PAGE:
The building which was Bernard Morgan House has now been pulled down. This is sad. It had a calm 1960s look, and ceramic tiles on the side.
I looked across the gap and could see the Welsh Church: Eglwys Jewin.
The church is the building with the green roofed turret and the long windows. It was founded around 1774. According to its website “capeljewin.org” in the 19th century it was “one of the most powerful and influential churches in the Calvanist Methodist tradition”. It was very well attended in the 19th century so they built a new and bigger chapel on Fann St in 1879. This was destroyed in the Blitz in 1940. The building I’ve drawn was built in 1960.
Lauderdale Tower is just visible, to the left of the picture, and Blake Tower is on the right. Ahead, behind the church, is Tudor Rose Court, a City of London building providing sheltered housing to people over 60: 16 leased, and 60 social rented flats.
Bernard Morgan House used to be a City of London building too. It was a police house.
I drew it in 2016:
Who was Bernard Morgan? There is a Bernard Morgan, born in 1924, who was a code breaker in the Second World War. Was it him?
Taylor Wimpey are going to build luxury flats: “The Denizen”. This is how the view I’ve drawn will look after “The Denizen” is built:
Here’s another view of “The Denizen” from the Taylor Wimpey website. See how big it is! Fortune Park is the trees in the foreground. You can see Blake Tower on the right and Lauderdale Tower in the Centre.
This is a post-card sized etching on copper plate, printed by the technique called Chine collé. Japanese paper is the coloured background, and is printed and glued to Fabriano Unica, all in one process. It’s a bit tricky, but gives a good result, I think. The Japanese paper takes the ink very well, and provides the coloured background.
The plate is made using a hard-ground etch, then aquatint. Hard-ground etch means I put a varnish on the plate, then draw the picture in the varnish, so revealing lines of bare copper. Then I dip the plate in acid for 20 minutes. The acid attacks the bare copper and makes lines. Then if I print it, it looks like this:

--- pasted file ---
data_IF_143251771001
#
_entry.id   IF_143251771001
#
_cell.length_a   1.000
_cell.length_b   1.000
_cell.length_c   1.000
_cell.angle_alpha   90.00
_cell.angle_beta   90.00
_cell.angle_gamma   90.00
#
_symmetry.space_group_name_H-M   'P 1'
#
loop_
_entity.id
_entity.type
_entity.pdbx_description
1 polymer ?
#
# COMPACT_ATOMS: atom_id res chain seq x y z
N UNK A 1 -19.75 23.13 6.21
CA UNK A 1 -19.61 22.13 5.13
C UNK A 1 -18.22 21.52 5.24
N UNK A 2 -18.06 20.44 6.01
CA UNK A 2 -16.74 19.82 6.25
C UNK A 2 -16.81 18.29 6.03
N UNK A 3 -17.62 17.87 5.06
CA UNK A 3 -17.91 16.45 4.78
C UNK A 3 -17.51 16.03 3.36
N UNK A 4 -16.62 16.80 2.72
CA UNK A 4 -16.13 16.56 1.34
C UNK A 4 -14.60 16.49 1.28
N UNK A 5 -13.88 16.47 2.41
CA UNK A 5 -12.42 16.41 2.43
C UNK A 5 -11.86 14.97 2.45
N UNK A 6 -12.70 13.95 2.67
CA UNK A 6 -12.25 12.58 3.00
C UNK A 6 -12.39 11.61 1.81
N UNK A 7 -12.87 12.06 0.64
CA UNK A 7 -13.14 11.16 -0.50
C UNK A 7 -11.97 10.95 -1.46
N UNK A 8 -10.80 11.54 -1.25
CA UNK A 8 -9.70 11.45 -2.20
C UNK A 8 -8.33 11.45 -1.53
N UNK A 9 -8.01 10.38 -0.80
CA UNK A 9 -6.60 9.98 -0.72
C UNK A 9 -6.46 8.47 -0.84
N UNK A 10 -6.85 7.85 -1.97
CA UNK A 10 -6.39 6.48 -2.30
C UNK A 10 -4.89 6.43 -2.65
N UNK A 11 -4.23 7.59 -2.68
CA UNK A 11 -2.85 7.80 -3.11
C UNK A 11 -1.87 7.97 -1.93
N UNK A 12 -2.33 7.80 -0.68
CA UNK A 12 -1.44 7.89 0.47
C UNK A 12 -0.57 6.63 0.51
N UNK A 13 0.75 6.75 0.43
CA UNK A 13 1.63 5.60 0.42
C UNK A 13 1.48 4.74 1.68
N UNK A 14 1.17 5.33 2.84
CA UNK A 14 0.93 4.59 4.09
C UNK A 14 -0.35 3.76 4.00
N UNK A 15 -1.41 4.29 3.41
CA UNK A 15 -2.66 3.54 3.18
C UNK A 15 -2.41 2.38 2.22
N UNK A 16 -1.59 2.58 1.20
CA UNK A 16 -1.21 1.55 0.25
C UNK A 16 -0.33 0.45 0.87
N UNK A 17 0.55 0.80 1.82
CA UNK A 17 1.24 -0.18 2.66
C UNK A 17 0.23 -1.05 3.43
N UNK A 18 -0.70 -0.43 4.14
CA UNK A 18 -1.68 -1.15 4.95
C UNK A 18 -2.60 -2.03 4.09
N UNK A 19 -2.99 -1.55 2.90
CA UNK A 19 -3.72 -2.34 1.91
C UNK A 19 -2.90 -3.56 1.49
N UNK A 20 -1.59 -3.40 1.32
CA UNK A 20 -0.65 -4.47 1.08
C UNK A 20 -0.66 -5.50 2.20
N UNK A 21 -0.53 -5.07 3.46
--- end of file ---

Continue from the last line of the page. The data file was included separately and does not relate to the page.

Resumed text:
The next stage is aquatint, to make the tones. Aquatint is nothing to do with water, and nothing to do with colour. The name is misleading. The plate goes in a box, where I’ve turned a handle to make clouds of fine rosin. The rosin drops on the plate like rain. Then it’s annealed with a gas burner. Now there are lots of tiny dots in a random pattern on the plate. The skill now is to paint and dip the plate, so as to get the tones. The longer the plate stays in the acid, the blacker the tone. But if you leave it too long the acid bites off all the dots and the tone is light again.
The picture has 5 tones and plate tone. The darkest tone was in the acid for 4 minutes.
This morning I was again sketching in The Charterhouse. I’ve wanted to sketch in Masters Court, which has a fine façade on the Great Hall. But when I got there I preferred this view of the dark North West corner. Also there was a convenient seat.
I thought this view would be simple, but it wasn’t. The angle of those two roofs was a challenge.
While I was drawing, Mark came to mend the paving. He removed a heavy section of stone, and reset it. He looked at what I was doing. I asked him whether I should put in the crane, which loomed above the roof, and whose motor was clearly audible in the quiet courtyard. “Well,” said Mark, “it’s there!”
So I put the crane in. Then I met Robin, who asked if I would put in the crane driver, who was also visible at that point. So yes, the crane driver is in there too.
Here’s the picture:
Here are some pictures of the painting in the location. You can see the colour of the stone. Also there is the picture in pen and ink before the colour went on.
Pen and ink
on the Charterhouse stones
1hour45minutes, drawn and coloured on location. Very cold (6 degrees C), but dry.
As the daylight faded, I made this sketch from outside 37 St Giles, Estagun House.
St Giles is the name of the road going North out of Oxford, and also of the Church, which where the road starts. There has been a “St Giles” church near Oxford from at least 1120.
“St Giles is supposed to have protected a wounded deer from hunters, and images of him usually show him accompanied by a deer pierced by an arrow. Many churches dedicated to St Giles are situated just outside city limits, where they could minister particularly to those who resembled the wounded deer – the weak and defenceless, such as lepers and beggars, who might not be welcomed into the city. Today, the St Giles congregation continues this tradition by working with the homeless.” [St Giles Church website]
The building is from 1200, the lower part of the tower in the drawing is 13th century. The top was altered in the 15th century.
Behind the tower, you see a crane, which is building part of Somerville College.
I was staying in St Benets Hall, 38 St Giles. Here is the view from the window.